Methods for Starting a DC Motor
Table of Contents
Methods for Starting a DC Motor, Types of DC Motor Starter, 3 Point Starter, 4 Point Starter, 2 Point Starter
The speed of the machine has to be increased from zero and brought to the operating speed. This is called starting of the motor. The operating speed itself should be varied as per the requirements of the load. This is called speed control. Finally, the running machine has to be brought to rest, by decelerating the same. This is called braking.
Methods for Starting a DC Motor
Basic operational voltage equation of a DC motor is given as
E = Eb + IaRa and hence, Ia = (E – Eb) / Ra
Now, when the motor is at rest, obviously, the back emf Eb = 0. Hence, armature current at the moment of starting can be given as Ia = E / Ra. In practical DC machines, armature resistance is basically very low, generally about 0.5 Ω. Therefore, a large current flows through the armature during starting. This current is large enough to damage the armature circuit.
Due to this excessive starting current –
- the fuses may blow out and the armature winding and/or commutator brush arrangement may get damaged.
- very high starting torque will be produced (as torque is directly proportional to the armature current), and this high starting torque may cause huge centrifugal force which may throw off the armature winding.
- other loads connected to the same source may experience a dip in the terminal voltage.
Due to the large inertia of the rotor, a large DC motor will accelerate rather slowly. Therefore, gradually increasing the back emf caused the level of high starting current to be maintained for a considerable amount of time. Serious harm could result from this. Use of a suitable DC motor starter is required to prevent this. However, very small DC motors can be started immediately by connecting them to the supply using a contactor or switch. Due to the small rotor inertia, they quickly gain speed without causing any harm. In this instance, the rapid rise in the back emf will cause the large starting current to quickly decay.
Types of DC Motor Starter
Limiting the starting current is necessary to prevent the aforementioned risks when starting a DC motor. So a starter is used to start a DC motor. Dc motor starters come in a variety of designs, including 3 point, 4 point, no-load release coil, thyristor controller, and others. Every DC motor starter works on the fundamental principle of adding external resistance to the armature winding during starting.
Shunt wound motors and compound wound motors are started using 3 point starter and 4 point starter from the list below.
3 Point Starter
3 point starter diagram
The internal wiring of a 3 point starter is as shown in the figure.
The lever is turned gradually to the right to start the connected dc motor. The field winding is immediately connected across the supply when the lever touches point 1, and the armature winding is connected with resistances R1 to R5 in series. Full resistance is added in series with armature winding during starting. The resistance is then gradually removed from the armature circuit as the lever is moved further. As the lever moves to position 6, all resistance in the armature circuit is now removed, and the armature is then directly connected to the supply. The lever is held in place by electromagnet “E” (no voltage coil). When there is no supply (or low) voltage, this electromagnet releases the lever.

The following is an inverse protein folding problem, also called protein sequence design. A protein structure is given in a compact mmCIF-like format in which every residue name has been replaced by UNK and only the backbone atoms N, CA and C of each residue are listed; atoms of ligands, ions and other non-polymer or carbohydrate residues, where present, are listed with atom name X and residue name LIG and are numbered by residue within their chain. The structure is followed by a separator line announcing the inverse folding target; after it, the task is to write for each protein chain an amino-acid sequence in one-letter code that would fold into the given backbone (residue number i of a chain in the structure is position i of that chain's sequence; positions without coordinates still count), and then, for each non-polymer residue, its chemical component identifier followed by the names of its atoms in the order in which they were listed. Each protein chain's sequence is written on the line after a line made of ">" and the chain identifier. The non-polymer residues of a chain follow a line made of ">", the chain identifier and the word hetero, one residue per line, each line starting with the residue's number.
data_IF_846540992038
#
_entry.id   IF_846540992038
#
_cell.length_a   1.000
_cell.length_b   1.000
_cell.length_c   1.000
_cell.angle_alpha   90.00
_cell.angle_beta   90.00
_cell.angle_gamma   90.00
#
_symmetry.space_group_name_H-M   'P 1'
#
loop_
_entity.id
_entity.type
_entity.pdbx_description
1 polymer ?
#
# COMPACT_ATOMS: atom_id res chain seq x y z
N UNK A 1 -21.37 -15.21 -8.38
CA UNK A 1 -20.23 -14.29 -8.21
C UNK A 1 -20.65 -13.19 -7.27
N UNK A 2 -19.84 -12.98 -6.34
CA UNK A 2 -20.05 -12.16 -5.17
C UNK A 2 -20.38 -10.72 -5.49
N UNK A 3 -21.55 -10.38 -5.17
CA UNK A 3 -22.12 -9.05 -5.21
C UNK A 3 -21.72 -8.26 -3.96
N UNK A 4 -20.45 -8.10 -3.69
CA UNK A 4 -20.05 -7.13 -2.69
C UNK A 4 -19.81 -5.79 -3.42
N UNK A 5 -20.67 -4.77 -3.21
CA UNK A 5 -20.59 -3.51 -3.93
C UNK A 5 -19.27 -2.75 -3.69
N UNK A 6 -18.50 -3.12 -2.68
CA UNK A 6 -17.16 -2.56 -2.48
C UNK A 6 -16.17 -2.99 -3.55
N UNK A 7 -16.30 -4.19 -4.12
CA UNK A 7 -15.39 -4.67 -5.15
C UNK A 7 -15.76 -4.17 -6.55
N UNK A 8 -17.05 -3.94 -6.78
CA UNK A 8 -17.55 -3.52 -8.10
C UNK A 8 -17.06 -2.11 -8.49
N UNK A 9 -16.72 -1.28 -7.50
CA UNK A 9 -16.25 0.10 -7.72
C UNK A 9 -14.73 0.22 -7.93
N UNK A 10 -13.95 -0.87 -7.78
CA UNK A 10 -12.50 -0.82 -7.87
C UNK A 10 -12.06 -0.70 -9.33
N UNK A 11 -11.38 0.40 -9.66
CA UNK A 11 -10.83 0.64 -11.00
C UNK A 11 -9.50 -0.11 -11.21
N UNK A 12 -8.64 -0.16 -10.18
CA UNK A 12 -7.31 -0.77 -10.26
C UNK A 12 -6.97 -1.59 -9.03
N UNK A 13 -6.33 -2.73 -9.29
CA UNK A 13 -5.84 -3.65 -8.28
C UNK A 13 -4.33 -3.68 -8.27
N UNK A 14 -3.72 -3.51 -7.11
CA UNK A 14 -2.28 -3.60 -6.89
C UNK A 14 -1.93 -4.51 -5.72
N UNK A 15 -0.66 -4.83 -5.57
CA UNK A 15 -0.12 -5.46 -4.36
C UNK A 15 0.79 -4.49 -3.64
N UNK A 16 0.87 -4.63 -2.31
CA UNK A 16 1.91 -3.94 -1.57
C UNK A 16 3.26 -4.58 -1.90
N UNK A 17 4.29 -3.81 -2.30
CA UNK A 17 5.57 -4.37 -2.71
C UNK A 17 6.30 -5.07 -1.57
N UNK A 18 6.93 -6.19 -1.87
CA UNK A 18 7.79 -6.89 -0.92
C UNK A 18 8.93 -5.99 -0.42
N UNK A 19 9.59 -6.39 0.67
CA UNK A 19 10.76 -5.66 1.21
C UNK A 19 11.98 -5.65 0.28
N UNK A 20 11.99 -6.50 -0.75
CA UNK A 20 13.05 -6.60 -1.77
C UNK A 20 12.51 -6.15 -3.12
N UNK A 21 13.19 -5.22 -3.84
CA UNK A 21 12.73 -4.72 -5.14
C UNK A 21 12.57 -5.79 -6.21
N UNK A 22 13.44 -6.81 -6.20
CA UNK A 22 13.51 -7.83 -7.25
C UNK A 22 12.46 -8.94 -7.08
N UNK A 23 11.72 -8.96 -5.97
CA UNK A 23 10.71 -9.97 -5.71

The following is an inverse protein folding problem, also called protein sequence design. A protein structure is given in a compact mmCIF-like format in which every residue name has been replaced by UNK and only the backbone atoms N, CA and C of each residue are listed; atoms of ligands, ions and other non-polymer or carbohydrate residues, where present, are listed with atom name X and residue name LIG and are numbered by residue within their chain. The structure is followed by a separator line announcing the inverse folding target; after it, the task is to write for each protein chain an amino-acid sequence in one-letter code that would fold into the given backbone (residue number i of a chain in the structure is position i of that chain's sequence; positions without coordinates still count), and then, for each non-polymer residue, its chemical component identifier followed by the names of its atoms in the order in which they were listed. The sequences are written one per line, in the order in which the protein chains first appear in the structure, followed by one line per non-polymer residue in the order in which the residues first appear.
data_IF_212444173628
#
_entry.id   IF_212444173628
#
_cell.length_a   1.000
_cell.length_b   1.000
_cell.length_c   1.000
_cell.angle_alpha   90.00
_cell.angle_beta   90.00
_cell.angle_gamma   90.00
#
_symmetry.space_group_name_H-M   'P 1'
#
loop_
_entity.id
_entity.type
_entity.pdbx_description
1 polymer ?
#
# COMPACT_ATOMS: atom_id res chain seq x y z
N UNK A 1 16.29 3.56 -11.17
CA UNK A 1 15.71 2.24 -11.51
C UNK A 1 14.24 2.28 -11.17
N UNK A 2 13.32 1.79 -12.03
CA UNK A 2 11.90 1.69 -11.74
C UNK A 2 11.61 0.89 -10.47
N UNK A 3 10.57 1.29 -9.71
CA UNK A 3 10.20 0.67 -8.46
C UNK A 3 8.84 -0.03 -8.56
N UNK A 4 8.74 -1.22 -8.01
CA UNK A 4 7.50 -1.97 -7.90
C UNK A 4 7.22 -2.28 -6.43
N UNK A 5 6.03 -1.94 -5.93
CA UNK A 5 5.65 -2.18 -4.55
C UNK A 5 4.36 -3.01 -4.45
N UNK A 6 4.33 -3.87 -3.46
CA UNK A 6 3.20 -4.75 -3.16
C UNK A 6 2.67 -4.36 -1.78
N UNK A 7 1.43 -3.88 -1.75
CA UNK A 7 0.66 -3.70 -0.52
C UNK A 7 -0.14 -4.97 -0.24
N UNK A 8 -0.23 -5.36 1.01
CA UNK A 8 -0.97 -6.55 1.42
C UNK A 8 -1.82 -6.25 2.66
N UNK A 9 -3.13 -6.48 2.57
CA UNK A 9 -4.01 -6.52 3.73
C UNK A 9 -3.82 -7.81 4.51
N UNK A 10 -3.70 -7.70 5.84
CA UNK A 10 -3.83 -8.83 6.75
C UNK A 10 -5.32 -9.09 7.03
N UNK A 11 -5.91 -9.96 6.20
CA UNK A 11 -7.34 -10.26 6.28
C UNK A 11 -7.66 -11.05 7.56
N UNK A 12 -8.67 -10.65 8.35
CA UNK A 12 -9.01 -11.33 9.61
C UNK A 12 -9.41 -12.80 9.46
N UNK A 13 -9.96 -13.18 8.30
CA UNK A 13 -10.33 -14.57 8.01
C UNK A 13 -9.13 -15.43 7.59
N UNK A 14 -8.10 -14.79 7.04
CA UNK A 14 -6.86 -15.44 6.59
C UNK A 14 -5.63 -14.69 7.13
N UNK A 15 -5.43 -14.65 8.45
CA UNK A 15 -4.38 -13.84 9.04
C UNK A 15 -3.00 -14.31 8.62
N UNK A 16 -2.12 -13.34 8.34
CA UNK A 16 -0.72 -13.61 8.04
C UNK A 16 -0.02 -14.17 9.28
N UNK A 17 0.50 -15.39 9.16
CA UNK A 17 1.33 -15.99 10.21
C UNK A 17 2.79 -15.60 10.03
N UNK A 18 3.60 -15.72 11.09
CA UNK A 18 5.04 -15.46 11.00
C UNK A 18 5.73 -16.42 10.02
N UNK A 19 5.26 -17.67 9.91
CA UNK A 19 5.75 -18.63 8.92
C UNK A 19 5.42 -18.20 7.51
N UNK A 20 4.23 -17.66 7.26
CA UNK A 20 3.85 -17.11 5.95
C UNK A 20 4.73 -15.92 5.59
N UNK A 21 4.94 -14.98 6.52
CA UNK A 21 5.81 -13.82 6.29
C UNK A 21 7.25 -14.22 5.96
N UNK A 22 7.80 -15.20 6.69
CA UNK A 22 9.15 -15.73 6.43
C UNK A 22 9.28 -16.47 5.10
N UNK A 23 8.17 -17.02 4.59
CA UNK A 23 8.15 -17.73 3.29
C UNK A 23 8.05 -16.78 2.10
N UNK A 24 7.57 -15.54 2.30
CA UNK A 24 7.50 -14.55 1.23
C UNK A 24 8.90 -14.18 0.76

As can be seen, the starter resistance is added in series with the field winding as the arm is moved from position 1 to position last. However, because the starter resistance is so much lower than the shunt resistance, the reduction in shunt field current may not even be noticeable. As shown in the figure of a 4 point starter below, a brass or copper arc may be used within a 3 point starter to make a connection between the moving arm and the field winding, thus overcoming this drawback.
The “overcurrent release electromagnet” D is activated when the motor is overloaded beyond a set limit, which short-circuits electromagnet E and releases the lever and shuts off the motor.
4 Point Starter
4 point starter diagram
The main difference between a 3 point starter and a 4 point starter is that the no voltage coil (electromagnet E) is not connected in series with the field coil. As the lever moves and touches the brass arc, the field winding is immediately connected to the supply (the arc below the resistance studs). A current-limiting resistance, Rh, is connected to the hold-on coil (also known as the no voltage coil). This configuration guarantees that any change in the current in the shunt field has no impact whatsoever on the current flowing through the hold-on coil. This indicates that the hold-on coil’s electromagnetic pull will always be sufficient to prevent the spring from needlessly returning the lever to its off position. When using a field rheostat to control the field current in order to operate the motor faster than its rated speed, a four point starter is used.
DC Series Motor Starter
(2 point starter)
2 point starter diagram
As can be seen in the figure, DC series motor starter construction is very straightforward. To start the motor, simply move the start arm in that direction. As a result, when starting, the armature is connected in series with the maximum resistance,. Which gradually decreases as the start arm moves to the right. This starter may also be referred to as a two point starter.
The start arm is held in the run position by the no load release coil,. Which detaches when the voltage is cut.